Particle tips FluxFactorExpression
For PK-Fx Editor version : 1.4.0 and above
Main page: Particle tutorials
It is possible to control the spawn-rate of particle spawners through particle attributes, thus making it controllable by gameplay.
We'll start with a simple effect rig, just a simple upward particle fountain:
Using an Attribute to control spawn-rate
Let's start by boosting up the particle count from 10 per second to 10000.
Go in the attributes panel, and click on the 'Create' button to add a new attribute:
Click on the small arrow on the left hand-side to unroll the attribute and access its parameters, we'll rename it to 'Strength'.
Set its default value at '0.1' (which will produce a particle count of 10000 * 0.1 = 1000 particles/second by default),
and activate min/max bounds in the [0, 1] range, to allow the editor to display a slider for easier tweaking.
Then go back to the particle spawner, and in the 'FluxFactorExpression', enter the name of the newly created attribute: 'Strength'.
The particle spawner will now use that attribute to weight the spawn-rate.
Tweaking the slider will dynamically change the preview in the realtime viewport, like changing the attribute in gameplay code would change the effect instance in your game.
(Attributes can have different values across different instances of the same effect).
If you want to pack values in a float2, float3, or float4 attributes, the 'FluxFactorExpression' allows you to use a non-scalar (non-float1) attribute,
and specify which component you want to use as the flux factor, using a simple syntax like in particle scripts:
MyAttribute.x // use the 'x' component MyAttribute.y // use the 'y' component MyAttribute.z // use the 'z' component MyAttribute.w // use the 'w' component
that's why it's called 'FluxFactorExpression', and not just 'FluxFactor' :)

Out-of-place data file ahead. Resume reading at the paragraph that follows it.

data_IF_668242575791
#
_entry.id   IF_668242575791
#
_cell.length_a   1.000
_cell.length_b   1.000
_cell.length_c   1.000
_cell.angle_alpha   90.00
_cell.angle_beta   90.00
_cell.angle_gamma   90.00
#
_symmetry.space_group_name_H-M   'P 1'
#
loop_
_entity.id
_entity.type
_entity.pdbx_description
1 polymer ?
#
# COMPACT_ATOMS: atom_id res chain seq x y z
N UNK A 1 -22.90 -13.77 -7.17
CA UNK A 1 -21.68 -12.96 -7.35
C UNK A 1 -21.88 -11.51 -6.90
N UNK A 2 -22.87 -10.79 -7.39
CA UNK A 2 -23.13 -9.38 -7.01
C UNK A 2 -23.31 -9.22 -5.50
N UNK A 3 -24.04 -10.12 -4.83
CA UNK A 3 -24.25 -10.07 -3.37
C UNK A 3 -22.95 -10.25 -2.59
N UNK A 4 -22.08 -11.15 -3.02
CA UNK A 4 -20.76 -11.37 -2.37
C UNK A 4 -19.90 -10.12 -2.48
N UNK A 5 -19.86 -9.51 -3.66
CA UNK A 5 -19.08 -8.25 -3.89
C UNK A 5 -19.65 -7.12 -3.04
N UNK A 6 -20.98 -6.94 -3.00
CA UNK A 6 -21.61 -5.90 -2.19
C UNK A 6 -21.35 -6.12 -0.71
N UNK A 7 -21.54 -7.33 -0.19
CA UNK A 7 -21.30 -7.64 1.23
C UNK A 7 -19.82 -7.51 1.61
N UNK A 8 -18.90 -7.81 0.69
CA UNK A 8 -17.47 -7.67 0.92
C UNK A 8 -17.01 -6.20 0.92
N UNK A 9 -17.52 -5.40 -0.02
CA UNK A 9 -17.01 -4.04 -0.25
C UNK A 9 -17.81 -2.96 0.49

If you want to change the spawn-rate across the effect lifetime in a predictable manner, if possible it will be better if you use Flux functions rather than animating the attribute through one of your game engine's curves or animations.
The reason for this is simple: the attribute is set once per frame ("discretized"). the animation slope and overall shape of the anim curve is lost at that point.
Popcorn will have no way to know how it changes, and will treat it as discrete 'steps' from one frame to another, therefore producing a potentially jerky/unstable animation, depending on the fps.
However, when using flux functions, popcorn has an intimate knowing of the whole function and is able to:
- perform internal optimizations
- smoothly integrate the flux function across the frame, guaranteeing the correct spawn-flux no matter the FPS.
|Ingame curve, discretized each frame and fed to popcorn
through an attribute.
Frame2 misses the spawn-rate peak.
|The same curve as a flux-function inside popcorn.|
The curve integral is used.
Frame2 correctly takes the peak into account.
You can combine the two if you want both smooth integration of the flux curve, and control of the overall flux by gameplay:
NOTE: using one of your ingame curves without missing spikes is still possible, but some extra computations will be required, your programmers will need to manually compute the curve integral over the update timestep, and divide by that timestep to fake an average 'spawn-rate' that will mimic the flux-functions calculation, and pass that as an attribute.
It's probably easier to just use popcorn's flux functions :)